“When a culture lives within an illusion it perpetuates a state of permanent infantilism or childishness. As the gap widens between the illusion and reality, as we suddenly grasp that it is our home being foreclosed or our job that is not coming back, we react like children. We scream and yell for a savior, someone who promises us revenge, moral renewal and new glory. It is not a new story. A furious and sustained backlash by a betrayed and angry populace, one unprepared intellectually, emotionally and psychologically for collapse, will sweep aside the Democrats and most of the Republicans and will usher America into a new dark age. It was the economic collapse in Yugoslavia that gave us Slobodan Milosevic. It was the Weimar Republic that vomited up Adolf Hitler. And it was the breakdown in Tsarist Russia that opened the door for Lenin and the Bolsheviks. A cabal of proto-fascist misfits, from Christian demagogues to loudmouth talk show hosts, whom we naïvely dismiss as buffoons, will find a following with promises of revenge and moral renewal. And as in all totalitarian societies, those who do not pay fealty to the illusions imposed by the state become the outcasts, the persecuted. * * *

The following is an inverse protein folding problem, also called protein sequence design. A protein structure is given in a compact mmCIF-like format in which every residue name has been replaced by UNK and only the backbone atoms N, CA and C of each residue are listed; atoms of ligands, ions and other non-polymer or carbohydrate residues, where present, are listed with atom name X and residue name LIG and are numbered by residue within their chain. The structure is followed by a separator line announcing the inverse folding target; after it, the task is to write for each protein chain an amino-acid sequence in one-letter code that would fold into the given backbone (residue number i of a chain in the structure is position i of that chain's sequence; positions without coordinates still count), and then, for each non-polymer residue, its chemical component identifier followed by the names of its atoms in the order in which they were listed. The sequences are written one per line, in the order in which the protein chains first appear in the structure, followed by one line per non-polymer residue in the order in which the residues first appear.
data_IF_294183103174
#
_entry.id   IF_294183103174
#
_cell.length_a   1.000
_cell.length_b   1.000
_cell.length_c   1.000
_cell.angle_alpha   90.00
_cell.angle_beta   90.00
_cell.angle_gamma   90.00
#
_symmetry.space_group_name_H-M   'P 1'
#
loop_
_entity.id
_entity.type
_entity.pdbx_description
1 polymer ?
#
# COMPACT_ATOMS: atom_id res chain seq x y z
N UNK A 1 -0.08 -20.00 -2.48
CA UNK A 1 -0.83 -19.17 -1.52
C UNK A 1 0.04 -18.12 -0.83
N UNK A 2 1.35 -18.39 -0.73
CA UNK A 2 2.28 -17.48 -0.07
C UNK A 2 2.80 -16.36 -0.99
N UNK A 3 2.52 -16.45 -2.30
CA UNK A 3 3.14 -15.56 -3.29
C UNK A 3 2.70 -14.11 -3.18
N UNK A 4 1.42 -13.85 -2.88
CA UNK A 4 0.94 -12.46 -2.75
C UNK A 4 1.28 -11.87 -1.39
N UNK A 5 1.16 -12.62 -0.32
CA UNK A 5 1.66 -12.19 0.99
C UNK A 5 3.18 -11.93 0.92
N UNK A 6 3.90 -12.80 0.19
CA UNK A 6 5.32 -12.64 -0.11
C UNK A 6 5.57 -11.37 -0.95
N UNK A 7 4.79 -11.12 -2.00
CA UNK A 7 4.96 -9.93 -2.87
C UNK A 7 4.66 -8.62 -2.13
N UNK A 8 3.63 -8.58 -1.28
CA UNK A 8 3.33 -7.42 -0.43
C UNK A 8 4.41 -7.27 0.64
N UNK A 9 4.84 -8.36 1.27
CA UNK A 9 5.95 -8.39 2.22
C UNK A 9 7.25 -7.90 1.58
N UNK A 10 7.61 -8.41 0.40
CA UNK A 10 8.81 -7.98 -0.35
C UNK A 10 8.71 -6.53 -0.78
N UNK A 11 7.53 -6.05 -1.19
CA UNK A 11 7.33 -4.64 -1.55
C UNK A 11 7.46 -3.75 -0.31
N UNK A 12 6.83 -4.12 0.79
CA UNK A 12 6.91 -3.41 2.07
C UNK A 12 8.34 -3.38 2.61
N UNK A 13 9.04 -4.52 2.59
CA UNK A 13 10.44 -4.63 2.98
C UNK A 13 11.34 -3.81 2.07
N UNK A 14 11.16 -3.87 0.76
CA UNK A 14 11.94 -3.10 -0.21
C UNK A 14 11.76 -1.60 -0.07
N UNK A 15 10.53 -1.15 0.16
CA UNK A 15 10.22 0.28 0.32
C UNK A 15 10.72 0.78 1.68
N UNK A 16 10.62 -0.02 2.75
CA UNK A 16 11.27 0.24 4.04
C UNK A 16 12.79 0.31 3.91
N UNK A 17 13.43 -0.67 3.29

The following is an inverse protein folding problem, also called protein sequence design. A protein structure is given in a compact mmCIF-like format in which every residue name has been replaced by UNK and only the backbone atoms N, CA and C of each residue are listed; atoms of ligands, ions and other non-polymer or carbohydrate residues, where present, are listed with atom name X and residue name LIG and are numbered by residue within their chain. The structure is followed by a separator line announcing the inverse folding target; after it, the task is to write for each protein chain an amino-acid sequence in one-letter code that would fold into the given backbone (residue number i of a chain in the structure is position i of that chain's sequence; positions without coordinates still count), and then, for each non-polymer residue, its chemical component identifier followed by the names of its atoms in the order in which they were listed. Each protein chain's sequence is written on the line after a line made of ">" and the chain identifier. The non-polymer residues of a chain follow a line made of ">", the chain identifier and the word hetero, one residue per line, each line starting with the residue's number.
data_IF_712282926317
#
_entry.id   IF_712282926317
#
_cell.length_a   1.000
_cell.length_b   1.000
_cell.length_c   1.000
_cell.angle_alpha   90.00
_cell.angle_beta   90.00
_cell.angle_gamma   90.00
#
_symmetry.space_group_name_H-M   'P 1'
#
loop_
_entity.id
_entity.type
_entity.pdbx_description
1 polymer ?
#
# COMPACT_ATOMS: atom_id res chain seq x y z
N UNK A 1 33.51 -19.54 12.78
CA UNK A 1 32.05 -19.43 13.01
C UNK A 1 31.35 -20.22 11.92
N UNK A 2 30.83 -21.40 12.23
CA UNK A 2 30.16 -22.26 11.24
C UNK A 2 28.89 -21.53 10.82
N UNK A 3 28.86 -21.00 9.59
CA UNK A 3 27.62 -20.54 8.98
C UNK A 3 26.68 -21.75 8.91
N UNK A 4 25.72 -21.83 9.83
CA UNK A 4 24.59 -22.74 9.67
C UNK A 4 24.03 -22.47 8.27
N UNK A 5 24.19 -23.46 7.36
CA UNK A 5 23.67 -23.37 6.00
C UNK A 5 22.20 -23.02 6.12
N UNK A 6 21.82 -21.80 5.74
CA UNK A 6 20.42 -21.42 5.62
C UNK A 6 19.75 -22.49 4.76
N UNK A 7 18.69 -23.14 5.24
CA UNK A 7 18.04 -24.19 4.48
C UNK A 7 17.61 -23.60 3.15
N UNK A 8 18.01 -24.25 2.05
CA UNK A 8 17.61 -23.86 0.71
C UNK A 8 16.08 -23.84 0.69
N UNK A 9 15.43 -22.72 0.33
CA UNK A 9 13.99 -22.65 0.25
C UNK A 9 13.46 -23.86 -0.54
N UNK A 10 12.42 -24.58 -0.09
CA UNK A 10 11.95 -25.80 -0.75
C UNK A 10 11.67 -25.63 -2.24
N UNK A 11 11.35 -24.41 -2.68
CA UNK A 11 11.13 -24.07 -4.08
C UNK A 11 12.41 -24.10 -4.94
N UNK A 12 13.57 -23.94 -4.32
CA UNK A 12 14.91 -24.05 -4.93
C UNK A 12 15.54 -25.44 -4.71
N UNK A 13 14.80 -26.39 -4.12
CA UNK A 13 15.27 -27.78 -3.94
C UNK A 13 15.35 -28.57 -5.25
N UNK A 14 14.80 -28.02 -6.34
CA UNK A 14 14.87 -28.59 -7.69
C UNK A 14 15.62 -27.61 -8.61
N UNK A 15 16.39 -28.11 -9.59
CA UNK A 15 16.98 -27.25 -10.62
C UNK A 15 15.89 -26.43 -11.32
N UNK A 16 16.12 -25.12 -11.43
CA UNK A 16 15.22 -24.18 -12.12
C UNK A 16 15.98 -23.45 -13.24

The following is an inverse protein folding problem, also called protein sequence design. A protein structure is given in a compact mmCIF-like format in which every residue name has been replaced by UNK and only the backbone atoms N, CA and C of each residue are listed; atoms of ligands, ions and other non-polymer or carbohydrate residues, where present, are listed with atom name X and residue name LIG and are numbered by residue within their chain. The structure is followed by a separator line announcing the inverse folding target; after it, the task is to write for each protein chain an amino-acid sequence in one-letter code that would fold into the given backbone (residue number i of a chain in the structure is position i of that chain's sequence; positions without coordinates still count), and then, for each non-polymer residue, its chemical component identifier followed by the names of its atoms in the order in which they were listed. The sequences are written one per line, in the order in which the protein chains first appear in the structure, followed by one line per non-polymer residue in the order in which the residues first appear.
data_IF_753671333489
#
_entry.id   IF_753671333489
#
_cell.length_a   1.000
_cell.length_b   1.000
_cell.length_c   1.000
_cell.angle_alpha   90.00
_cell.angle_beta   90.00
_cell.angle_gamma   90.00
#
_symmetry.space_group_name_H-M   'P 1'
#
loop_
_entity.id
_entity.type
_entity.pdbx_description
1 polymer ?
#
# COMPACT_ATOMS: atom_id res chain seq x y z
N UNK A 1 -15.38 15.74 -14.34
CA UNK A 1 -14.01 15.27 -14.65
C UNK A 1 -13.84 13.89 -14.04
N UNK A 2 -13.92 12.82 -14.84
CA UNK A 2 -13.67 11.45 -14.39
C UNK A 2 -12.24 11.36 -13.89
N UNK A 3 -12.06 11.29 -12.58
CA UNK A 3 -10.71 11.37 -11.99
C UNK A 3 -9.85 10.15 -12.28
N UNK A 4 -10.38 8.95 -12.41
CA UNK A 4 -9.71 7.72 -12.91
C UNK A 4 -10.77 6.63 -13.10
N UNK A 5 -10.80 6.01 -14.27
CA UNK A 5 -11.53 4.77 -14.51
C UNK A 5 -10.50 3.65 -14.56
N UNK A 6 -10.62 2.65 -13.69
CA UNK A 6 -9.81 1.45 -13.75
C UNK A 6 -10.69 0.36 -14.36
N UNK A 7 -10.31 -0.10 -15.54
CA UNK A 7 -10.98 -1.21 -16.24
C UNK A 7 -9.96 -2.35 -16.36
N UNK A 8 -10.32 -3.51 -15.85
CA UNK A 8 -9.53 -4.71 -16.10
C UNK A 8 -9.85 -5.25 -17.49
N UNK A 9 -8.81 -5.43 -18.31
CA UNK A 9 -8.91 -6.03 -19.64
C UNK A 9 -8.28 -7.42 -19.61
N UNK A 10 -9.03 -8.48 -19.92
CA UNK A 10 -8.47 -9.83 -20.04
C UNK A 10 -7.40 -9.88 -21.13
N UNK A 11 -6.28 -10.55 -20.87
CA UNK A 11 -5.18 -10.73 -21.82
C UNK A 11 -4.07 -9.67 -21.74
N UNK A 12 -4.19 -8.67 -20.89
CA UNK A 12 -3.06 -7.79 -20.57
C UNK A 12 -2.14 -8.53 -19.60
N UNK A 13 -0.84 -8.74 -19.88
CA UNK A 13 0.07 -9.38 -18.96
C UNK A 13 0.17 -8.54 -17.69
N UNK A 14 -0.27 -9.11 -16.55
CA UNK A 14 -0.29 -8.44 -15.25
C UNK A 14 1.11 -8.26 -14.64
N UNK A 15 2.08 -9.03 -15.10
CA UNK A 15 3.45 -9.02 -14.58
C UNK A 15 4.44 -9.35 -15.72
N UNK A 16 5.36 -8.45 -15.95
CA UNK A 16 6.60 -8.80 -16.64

“As the pressure mounts, as the despair and desperation reach into larger and larger segments of the populace, the mechanisms of corporate and government control are being bolstered to prevent civil unrest and instability. The emergence of the corporate state always means the emergence of the security state. This is why the Bush White House pushed through the Patriot Act (and its renewal), the suspension of habeas corpus, the practice of “extraordinary rendition,” warrantless wiretapping on American citizens and the refusal to ensure free and fair elections with verifiable ballot-counting. The motive behind these measures is not to fight terrorism or to bolster national security. It is to seize and maintain internal control. It is about controlling us.